The Russian Government wants to have observers at the polls in several states on Election Day. But given the allegations of Russian cyber-interference in this contentious election year, they've been told Nyet!
The Washington Post reports the request came from the Russian consulate in Texas.
Some states outlaw all international observers at the polls, even the most innocent types who want to learn from us. I looked it up, and was not the least bit surprised to see Alabama is among them.
I was surprised, a little, to see that Alabama also prohibits "non-partisan citizens" from the polls. The National Conference of State Legislatures says those observers can be helpful:
Nonpartisan observation can provide a particularly important way for citizens to encourage accountability in the democratic system outside of party structures. In some cases, nonpartisan citizen observers are able to report election administration issues as soon as they arise, thereby helping administrators to respond immediately and avoid further problems.
Thirty-five states allow those observers. The rest, including Alabama, do not.
Monday is the deadline to register.
The 2016 Voter Guide from the Secretary of State's office identifies these deadlines:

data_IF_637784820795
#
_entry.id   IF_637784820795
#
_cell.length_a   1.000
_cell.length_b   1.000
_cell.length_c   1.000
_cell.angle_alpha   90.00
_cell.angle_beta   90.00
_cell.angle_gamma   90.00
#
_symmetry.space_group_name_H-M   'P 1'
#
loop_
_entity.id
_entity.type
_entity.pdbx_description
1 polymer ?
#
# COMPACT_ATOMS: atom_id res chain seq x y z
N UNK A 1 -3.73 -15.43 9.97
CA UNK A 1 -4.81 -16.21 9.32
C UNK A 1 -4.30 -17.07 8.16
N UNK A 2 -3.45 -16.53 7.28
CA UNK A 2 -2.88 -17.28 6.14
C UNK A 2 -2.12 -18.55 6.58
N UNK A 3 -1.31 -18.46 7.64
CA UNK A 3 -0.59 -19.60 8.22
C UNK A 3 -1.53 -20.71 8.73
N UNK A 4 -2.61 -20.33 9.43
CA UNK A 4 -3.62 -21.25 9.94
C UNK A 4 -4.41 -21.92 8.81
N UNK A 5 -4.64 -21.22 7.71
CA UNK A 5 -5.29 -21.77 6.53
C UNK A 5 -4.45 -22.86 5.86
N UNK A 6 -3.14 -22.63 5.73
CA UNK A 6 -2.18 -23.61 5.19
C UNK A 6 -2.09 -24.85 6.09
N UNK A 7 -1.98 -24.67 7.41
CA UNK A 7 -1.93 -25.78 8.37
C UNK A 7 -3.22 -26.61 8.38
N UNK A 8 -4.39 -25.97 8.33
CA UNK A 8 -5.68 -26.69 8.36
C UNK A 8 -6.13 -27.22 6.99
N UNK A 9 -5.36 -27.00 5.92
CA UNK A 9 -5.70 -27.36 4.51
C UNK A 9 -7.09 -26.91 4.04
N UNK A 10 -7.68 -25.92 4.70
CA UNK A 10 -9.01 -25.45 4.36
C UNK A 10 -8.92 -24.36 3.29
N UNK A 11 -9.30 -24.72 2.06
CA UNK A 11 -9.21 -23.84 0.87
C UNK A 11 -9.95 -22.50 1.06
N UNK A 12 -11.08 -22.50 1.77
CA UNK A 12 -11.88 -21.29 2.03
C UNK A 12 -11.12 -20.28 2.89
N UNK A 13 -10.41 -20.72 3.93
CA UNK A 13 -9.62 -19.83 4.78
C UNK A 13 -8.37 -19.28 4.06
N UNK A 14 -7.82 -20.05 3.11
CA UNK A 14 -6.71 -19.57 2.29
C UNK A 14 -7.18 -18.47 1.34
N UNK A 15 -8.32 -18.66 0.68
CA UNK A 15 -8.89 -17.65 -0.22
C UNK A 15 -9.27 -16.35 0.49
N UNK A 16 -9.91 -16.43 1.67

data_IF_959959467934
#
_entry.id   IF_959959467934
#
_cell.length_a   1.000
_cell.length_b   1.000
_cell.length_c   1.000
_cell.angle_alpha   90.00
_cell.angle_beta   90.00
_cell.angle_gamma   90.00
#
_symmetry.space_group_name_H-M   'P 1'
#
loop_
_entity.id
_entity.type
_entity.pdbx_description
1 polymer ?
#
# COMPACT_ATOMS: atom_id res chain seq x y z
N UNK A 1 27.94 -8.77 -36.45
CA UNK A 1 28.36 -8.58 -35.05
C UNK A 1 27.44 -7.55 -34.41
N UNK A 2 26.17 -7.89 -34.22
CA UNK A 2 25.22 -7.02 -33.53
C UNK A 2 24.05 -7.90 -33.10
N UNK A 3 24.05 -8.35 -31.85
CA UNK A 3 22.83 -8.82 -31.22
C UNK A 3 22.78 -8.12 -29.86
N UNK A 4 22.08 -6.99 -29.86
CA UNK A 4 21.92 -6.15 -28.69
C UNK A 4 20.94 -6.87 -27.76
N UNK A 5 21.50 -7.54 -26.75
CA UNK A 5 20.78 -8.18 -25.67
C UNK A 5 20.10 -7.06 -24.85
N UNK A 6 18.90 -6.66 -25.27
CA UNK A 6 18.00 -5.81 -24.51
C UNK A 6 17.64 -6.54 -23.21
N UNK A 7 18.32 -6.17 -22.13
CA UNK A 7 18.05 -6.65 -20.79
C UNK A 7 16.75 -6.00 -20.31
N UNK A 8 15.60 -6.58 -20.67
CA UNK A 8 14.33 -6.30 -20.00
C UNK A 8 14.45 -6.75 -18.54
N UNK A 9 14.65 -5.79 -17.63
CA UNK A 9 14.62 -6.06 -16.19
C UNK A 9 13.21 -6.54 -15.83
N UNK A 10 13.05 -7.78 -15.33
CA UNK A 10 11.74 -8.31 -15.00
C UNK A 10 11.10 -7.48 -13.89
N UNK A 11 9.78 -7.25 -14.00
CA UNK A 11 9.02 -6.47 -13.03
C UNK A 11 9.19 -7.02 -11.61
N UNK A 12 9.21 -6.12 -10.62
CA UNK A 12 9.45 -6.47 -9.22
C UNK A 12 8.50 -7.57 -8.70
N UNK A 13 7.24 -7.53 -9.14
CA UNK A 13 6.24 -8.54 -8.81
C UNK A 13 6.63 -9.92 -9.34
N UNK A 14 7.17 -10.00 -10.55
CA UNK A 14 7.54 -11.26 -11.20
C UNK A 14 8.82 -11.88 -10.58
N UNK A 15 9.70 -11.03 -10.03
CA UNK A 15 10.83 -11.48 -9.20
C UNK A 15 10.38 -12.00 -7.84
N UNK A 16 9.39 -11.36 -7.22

GENERAL ELECTION —
NOVEMBER 8, 2016
October 24 Voter registration deadline.
November 3 Last day for voter to make application for an absentee ballot.November 7 Last day for voter to hand-deliver or postmark an absentee ballot.
The Election Guide also advises:
The voter has only the following legal ways to return the absentee ballot:
- forwards the absentee ballot by U.S. Mail, or
- personally hands the absentee ballot to the absentee election manager (or delivers by a designee in the case of emergency absentee voting)
Or not. I tried to assist an older couple with their absentee ballots last week because one is hospitalized and the other spending almost the entire time in the hospital room. I went to hand deliver the ballots in sealed envelopes provided by that very election office. The ladies there were very nice, but said they were not allowed to accept hand-delivered ballots other than by the voter him or herself. I had to turn around, carry them to the Post Office, and mail them back to the office.